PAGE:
“you’re never going to get your act together, fully, completely.”
Pema Chödrön, The Wisdom of No Escape: And The Path of Loving-Kindness: How to Love Yourself and Your World
“It's very helpful to realize that being here, sitting in meditation, doing simple everyday things like working, walking outside, talking with people, bathing, using the toilet, and eating, is actually all that we need to be fully awake, fully alive, fully human.”
Pema Chödrön, The Wisdom of No Escape: How to Love Yourself and Your World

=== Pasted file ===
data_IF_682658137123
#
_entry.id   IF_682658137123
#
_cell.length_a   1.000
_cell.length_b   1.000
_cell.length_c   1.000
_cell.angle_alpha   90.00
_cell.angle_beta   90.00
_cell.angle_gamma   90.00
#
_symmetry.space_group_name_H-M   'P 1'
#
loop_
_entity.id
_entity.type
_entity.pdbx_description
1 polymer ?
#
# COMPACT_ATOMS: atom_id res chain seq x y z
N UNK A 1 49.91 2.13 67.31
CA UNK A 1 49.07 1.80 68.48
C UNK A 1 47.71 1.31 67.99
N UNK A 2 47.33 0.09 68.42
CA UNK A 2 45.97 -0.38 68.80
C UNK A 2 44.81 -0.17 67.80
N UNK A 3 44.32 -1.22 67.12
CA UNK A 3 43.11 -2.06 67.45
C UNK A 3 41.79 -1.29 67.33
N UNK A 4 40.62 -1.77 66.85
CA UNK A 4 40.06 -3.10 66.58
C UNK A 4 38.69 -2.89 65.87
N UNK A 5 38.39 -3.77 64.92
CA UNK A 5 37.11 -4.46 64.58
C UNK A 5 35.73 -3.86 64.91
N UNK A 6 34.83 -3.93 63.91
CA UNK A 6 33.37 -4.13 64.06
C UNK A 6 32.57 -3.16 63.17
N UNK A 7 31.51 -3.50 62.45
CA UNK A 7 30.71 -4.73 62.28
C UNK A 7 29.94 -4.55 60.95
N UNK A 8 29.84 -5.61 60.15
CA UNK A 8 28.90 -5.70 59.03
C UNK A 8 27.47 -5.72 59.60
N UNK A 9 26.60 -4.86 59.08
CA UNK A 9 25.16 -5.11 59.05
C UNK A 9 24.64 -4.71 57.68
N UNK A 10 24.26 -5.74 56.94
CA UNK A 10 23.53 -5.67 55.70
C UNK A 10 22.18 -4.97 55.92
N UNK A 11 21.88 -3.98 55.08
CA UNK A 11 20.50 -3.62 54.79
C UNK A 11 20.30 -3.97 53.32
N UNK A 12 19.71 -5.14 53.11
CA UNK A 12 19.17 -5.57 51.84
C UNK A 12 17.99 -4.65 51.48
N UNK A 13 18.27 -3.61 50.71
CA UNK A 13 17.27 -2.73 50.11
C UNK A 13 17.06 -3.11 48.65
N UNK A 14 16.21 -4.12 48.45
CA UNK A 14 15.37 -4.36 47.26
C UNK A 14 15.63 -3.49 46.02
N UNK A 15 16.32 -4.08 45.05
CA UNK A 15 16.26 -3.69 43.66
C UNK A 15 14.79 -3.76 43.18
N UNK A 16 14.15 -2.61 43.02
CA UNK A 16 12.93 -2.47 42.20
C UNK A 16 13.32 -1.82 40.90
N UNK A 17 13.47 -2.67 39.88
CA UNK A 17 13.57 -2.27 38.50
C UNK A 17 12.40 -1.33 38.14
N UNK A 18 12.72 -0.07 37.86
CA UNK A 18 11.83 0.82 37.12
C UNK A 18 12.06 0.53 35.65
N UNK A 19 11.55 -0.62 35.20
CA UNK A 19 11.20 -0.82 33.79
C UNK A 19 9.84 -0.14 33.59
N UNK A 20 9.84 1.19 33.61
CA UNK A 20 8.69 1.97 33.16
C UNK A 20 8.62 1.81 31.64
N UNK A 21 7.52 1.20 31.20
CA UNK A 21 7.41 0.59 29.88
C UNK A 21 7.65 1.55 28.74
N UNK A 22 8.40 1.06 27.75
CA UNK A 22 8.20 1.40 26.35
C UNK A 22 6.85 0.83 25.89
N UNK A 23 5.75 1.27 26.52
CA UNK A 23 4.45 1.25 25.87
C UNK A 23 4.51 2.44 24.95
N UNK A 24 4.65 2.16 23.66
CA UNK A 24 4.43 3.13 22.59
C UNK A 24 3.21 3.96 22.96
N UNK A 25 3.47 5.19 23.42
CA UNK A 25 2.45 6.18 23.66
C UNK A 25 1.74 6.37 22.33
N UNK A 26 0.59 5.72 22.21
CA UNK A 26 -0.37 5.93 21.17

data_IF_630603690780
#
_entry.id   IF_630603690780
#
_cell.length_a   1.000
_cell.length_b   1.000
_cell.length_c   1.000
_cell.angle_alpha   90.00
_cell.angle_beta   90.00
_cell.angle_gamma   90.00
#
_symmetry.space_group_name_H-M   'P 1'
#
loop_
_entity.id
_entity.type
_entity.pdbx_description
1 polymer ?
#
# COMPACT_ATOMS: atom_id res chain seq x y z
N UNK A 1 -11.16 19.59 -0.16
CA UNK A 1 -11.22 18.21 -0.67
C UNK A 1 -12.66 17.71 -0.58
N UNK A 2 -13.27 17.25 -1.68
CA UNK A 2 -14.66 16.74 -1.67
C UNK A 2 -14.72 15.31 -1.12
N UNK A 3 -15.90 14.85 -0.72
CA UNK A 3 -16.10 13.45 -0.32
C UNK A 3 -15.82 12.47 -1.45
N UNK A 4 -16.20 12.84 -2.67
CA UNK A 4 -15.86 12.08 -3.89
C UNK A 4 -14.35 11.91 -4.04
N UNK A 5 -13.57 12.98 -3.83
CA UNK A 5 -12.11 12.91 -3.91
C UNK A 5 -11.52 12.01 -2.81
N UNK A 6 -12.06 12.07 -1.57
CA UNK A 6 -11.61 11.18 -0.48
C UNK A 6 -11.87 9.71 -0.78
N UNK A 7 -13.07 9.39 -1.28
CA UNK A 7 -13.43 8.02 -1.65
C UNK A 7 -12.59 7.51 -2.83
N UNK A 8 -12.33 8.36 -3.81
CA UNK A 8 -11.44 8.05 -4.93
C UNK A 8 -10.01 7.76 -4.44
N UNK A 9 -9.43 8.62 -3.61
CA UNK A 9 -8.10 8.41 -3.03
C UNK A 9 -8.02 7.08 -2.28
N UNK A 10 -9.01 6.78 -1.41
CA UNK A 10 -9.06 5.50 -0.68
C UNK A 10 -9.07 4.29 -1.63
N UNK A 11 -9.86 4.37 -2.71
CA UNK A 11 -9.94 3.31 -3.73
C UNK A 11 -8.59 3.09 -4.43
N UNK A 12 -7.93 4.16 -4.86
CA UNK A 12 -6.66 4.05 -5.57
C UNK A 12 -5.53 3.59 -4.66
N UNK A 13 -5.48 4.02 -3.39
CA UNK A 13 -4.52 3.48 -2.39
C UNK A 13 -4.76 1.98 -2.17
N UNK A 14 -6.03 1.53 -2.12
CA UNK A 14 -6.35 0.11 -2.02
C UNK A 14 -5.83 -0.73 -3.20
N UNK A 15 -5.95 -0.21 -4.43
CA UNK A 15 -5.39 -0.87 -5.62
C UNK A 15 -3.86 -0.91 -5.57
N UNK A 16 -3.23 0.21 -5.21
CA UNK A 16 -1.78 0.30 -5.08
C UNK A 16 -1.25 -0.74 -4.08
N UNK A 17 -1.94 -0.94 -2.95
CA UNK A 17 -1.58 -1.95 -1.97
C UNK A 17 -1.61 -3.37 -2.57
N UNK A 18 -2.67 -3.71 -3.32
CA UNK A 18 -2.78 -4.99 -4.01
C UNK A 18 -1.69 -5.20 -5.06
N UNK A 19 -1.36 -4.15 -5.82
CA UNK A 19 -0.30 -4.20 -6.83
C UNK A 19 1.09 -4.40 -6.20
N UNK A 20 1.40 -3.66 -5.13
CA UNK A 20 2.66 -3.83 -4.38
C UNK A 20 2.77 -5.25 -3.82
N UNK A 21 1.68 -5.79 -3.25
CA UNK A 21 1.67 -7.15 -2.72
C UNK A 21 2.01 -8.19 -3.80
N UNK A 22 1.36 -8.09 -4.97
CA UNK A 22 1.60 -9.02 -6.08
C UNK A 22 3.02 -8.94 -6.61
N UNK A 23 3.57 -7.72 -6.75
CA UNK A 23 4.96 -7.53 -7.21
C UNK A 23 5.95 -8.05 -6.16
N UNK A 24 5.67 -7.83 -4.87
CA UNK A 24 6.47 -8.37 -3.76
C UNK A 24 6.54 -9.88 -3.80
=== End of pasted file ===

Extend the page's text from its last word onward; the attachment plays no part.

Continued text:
“The problem is that the desire to change is fundamentally a form of aggression toward yourself. The other problem is that our hangups, unfortunately or fortunately, contain our wealth. Our neurosis and our wisdom are made out of the same material. If you throw out your neurosis, you also throw out your wisdom. Someone who is very angry also has a lot of energy; that energy is what’s so juicy about him or her. That’s the reason people love that person. The idea isn’t to try to get rid of your anger, but to make friends with it, to see it clearly with precision and honesty, and also to see it with gentleness. That means not judging yourself as a bad person, but also not bolstering yourself up by saying, “It’s good that I’m this way, it’s right that I’m this way. Other people are terrible, and I’m right to be so angry at them all the time.” The gentleness involves not repressing the anger but also not acting it out. It is something much softer and more openhearted than any of that. It involves learning how, once you have fully acknowledged the feeling of anger and the knowledge of who you are and what you do, to let it go. You can let go of the usual pitiful little story line that accompanies anger and begin to see clearly how you keep the whole thing going. So whether it’s anger or craving or jealousy or fear or depression—whatever it might be—the notion is not to try to get rid of it, but to make friends with it. That means getting to know it completely, with some kind of softness, and learning how, once you’ve experienced it fully, to let go. The”